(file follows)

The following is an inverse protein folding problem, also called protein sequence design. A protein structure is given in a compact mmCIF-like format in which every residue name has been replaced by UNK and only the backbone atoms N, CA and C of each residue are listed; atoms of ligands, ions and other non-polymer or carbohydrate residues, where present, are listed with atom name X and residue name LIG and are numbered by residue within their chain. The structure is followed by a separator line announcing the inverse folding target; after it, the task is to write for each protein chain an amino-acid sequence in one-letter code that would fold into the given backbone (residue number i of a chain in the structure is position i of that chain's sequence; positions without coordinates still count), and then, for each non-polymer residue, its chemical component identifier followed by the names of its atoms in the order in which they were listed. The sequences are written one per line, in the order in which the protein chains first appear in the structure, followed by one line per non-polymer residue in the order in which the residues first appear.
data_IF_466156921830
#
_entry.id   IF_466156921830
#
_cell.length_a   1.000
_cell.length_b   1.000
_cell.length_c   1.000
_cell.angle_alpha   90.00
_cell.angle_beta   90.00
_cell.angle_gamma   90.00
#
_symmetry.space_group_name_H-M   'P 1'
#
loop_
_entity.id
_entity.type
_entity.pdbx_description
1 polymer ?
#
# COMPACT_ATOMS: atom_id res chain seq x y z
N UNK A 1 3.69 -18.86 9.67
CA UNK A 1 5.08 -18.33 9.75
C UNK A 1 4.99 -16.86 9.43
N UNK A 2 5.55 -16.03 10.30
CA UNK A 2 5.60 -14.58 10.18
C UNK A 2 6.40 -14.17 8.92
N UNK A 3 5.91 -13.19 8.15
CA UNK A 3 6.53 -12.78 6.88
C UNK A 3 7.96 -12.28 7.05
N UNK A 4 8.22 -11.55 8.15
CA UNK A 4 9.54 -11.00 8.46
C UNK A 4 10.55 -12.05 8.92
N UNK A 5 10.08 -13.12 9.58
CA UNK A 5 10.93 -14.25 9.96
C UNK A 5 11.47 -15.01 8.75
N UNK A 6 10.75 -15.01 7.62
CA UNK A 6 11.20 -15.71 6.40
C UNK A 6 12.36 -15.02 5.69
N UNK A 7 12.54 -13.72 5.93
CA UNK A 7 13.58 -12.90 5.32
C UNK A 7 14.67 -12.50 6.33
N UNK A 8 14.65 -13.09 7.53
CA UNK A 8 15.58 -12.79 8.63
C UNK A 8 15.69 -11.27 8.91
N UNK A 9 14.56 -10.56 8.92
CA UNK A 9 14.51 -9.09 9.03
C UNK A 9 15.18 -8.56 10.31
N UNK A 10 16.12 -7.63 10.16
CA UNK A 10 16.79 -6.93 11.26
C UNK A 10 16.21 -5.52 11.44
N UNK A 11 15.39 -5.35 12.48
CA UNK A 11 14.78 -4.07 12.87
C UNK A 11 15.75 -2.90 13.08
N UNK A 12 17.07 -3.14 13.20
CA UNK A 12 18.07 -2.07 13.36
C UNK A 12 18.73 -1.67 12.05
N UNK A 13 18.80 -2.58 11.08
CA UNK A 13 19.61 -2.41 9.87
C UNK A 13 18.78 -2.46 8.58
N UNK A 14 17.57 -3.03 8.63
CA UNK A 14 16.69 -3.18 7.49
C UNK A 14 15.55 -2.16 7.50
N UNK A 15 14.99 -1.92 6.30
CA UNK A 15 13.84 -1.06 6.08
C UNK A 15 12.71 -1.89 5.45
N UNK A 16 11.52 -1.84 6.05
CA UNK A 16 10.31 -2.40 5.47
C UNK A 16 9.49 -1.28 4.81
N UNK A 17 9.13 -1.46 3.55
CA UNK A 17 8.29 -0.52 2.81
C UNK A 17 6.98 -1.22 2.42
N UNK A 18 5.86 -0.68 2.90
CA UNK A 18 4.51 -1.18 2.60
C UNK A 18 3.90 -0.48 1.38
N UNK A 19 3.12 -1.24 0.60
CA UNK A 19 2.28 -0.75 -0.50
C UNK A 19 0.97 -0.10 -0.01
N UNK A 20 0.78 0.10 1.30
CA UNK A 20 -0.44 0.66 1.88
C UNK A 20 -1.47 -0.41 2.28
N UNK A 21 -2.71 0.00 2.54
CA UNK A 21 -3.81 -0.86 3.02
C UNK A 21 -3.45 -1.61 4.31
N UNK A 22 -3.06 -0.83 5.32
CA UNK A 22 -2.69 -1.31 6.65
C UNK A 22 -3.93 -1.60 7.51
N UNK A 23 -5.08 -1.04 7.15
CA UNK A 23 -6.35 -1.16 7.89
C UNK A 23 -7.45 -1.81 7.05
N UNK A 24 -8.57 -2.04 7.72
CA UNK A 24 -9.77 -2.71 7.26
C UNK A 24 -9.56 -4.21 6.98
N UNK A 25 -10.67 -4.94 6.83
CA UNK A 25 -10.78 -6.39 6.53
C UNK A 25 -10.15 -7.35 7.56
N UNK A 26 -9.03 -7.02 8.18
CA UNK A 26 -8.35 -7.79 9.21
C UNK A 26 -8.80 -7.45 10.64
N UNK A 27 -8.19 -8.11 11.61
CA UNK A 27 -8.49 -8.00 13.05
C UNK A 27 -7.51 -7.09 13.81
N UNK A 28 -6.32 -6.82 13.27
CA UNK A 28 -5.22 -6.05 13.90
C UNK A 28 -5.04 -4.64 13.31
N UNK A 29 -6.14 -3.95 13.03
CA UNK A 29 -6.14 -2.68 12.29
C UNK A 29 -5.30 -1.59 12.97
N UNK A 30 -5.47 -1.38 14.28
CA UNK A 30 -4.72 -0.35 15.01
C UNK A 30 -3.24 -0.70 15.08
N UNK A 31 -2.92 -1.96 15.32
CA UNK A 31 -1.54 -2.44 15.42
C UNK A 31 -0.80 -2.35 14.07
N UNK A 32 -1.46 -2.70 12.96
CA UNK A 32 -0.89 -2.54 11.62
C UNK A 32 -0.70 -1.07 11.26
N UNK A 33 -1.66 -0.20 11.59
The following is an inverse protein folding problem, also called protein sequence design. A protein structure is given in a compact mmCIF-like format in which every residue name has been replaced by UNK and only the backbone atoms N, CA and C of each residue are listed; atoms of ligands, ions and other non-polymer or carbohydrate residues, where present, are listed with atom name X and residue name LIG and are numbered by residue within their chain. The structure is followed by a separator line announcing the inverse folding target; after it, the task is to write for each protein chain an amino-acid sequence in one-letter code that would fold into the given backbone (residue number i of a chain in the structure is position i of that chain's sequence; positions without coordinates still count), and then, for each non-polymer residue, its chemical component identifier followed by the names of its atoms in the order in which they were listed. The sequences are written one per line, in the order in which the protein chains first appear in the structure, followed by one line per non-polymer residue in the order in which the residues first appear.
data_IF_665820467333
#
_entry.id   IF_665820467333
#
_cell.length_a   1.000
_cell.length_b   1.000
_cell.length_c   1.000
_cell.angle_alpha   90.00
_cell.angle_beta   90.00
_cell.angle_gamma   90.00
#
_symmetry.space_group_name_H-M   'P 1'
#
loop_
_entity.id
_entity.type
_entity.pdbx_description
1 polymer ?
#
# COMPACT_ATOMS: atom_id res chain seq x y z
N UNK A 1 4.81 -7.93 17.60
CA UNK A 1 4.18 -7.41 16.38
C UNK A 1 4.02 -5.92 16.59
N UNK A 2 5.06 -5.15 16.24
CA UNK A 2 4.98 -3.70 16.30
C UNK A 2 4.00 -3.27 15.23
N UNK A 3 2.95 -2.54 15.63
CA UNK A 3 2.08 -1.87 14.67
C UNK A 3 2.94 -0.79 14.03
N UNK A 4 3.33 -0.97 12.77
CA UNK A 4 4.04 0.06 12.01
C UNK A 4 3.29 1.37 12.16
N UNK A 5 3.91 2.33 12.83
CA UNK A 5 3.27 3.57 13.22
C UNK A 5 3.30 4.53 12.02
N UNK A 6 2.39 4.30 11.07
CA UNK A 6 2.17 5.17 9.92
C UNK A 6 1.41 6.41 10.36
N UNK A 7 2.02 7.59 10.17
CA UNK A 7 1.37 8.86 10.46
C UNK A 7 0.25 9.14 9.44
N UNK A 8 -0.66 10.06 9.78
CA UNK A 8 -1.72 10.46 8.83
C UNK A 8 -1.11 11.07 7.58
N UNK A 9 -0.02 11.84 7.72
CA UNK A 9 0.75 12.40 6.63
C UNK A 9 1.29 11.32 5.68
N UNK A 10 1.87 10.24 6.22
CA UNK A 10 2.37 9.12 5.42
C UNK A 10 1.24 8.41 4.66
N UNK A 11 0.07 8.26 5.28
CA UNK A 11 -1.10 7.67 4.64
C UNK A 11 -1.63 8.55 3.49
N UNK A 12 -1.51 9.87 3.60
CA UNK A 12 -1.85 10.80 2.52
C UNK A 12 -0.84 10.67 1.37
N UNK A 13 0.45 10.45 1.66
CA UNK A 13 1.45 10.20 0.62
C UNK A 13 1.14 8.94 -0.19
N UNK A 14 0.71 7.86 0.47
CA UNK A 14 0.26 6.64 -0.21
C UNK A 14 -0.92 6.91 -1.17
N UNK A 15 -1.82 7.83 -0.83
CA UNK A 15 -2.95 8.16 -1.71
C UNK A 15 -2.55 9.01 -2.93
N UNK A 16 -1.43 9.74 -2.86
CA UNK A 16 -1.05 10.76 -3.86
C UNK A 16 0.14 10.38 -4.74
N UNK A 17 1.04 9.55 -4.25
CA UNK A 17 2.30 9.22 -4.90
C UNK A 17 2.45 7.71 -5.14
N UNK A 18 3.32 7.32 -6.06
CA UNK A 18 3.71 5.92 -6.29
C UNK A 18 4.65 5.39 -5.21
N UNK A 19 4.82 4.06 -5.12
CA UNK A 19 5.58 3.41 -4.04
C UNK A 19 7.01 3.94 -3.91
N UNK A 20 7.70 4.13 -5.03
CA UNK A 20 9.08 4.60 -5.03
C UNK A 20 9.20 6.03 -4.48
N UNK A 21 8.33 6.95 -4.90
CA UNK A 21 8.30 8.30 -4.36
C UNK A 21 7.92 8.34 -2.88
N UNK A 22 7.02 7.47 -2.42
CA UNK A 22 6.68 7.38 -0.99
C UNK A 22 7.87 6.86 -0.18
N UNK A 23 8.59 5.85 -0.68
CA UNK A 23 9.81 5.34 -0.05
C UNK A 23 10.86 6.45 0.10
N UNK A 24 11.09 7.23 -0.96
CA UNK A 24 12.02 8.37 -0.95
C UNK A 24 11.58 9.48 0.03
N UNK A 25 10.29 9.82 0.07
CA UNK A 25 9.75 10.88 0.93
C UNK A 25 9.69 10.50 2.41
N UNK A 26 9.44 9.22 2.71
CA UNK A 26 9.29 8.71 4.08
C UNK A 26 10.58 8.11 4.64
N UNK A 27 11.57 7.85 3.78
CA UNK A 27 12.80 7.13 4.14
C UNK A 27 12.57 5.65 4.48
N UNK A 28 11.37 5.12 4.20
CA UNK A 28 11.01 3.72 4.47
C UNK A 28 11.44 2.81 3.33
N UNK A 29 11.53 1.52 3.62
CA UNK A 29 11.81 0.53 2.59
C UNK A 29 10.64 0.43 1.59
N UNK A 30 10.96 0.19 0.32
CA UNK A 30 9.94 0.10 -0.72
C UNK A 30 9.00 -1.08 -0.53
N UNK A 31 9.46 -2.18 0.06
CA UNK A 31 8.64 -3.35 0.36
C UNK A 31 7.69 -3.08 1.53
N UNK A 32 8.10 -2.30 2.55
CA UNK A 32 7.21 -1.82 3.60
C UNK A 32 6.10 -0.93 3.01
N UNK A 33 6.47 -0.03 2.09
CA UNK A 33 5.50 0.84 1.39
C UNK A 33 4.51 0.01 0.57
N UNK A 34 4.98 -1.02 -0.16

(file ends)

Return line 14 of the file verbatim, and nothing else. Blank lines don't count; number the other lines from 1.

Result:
#